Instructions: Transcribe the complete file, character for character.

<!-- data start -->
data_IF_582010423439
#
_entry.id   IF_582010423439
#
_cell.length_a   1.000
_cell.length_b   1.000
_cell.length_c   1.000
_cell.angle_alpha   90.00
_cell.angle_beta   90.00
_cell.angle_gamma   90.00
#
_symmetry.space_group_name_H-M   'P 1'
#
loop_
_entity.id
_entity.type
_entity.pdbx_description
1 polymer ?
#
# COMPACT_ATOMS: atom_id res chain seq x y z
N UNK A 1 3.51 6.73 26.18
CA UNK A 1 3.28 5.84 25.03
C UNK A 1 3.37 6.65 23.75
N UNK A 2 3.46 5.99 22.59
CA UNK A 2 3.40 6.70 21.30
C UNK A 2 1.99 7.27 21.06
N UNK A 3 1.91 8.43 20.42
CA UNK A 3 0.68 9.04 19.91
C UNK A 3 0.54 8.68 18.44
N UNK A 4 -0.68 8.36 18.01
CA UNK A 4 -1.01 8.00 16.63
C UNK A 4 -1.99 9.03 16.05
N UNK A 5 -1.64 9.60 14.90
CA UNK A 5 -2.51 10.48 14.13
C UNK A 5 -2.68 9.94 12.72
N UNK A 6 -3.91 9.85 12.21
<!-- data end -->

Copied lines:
data_IF_582010423439
#
_entry.id   IF_582010423439
#
_cell.length_a   1.000
_cell.length_b   1.000
_cell.length_c   1.000
_cell.angle_alpha   90.00
_cell.angle_beta   90.00
_cell.angle_gamma   90.00
#
_symmetry.space_group_name_H-M   'P 1'
#
loop_
_entity.id
_entity.type
_entity.pdbx_description
1 polymer ?
#
# COMPACT_ATOMS: atom_id res chain seq x y z
N UNK A 1 3.51 6.73 26.18
CA UNK A 1 3.28 5.84 25.03
C UNK A 1 3.37 6.65 23.75
N UNK A 2 3.46 5.99 22.59
CA UNK A 2 3.40 6.70 21.30
C UNK A 2 1.99 7.27 21.06
N UNK A 3 1.91 8.43 20.42
CA UNK A 3 0.68 9.04 19.91
C UNK A 3 0.54 8.68 18.44
N UNK A 4 -0.68 8.36 18.01
CA UNK A 4 -1.01 8.00 16.63
C UNK A 4 -1.99 9.03 16.05
N UNK A 5 -1.64 9.60 14.90
CA UNK A 5 -2.51 10.48 14.13
C UNK A 5 -2.68 9.94 12.72
N UNK A 6 -3.91 9.85 12.21